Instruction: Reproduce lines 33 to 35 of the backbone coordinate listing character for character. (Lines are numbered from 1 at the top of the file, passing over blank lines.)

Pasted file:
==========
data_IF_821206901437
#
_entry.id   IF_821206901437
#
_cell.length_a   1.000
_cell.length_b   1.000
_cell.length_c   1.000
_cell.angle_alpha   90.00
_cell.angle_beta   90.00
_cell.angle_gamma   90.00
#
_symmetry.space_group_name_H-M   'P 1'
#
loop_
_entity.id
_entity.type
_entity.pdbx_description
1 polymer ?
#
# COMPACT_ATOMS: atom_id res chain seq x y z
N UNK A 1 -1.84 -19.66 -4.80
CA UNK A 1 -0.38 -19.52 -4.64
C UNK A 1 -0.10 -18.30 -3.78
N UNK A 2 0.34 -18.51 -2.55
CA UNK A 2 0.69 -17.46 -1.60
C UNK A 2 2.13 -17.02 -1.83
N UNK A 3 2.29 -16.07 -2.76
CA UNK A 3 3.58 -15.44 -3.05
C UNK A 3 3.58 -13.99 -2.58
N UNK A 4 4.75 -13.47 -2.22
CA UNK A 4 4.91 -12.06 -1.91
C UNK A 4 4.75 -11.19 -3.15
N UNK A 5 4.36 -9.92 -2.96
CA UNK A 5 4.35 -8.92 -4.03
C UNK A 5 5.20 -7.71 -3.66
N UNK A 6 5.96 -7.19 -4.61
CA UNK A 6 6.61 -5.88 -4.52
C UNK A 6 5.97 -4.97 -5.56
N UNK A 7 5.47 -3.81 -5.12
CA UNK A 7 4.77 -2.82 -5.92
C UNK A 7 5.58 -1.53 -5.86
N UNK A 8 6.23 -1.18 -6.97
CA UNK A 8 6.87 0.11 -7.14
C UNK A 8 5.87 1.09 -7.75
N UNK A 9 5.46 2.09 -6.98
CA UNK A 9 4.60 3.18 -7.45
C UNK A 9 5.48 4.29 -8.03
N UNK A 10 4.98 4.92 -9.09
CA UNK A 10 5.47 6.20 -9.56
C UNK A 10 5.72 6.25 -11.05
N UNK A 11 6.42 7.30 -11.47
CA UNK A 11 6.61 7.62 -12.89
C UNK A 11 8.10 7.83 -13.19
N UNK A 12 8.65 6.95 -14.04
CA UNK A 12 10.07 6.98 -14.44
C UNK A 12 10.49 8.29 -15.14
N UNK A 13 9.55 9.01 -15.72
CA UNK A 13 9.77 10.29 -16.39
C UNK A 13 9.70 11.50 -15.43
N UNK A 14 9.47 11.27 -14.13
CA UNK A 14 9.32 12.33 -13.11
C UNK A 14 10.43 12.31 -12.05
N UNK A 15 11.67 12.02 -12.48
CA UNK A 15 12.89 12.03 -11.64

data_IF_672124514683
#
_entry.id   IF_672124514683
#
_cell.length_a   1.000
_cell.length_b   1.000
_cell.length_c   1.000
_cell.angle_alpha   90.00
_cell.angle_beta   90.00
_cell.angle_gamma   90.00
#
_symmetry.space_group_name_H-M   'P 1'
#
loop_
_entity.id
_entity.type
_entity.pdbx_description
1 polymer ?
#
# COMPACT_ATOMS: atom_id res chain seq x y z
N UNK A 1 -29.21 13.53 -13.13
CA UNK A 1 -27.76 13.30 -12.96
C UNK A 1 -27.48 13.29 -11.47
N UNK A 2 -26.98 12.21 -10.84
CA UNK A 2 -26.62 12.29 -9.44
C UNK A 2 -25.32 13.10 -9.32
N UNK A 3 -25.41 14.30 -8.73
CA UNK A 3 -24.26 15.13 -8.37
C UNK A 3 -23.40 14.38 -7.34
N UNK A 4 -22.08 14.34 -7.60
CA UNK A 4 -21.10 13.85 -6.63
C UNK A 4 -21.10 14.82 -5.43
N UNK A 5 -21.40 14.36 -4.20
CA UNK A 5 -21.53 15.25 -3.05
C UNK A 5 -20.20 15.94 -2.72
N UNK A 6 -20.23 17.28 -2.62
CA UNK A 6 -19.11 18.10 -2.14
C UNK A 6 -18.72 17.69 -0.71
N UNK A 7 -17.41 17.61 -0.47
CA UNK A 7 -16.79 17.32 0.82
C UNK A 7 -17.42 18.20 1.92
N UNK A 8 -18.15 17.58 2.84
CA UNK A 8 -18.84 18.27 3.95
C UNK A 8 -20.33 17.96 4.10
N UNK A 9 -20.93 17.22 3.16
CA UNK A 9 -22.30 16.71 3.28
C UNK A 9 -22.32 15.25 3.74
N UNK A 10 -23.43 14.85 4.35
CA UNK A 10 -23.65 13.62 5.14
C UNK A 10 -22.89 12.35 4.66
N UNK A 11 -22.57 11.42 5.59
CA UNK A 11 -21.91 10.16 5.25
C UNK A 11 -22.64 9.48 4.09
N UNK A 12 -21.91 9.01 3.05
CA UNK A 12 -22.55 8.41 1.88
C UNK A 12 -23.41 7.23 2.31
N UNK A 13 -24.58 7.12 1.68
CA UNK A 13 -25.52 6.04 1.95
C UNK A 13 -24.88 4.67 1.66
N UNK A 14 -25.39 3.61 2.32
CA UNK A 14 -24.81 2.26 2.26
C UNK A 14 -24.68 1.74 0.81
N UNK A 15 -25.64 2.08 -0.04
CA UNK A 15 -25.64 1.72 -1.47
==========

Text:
N UNK A 5 4.36 -9.92 -2.96
CA UNK A 5 4.35 -8.92 -4.03
C UNK A 5 5.20 -7.71 -3.66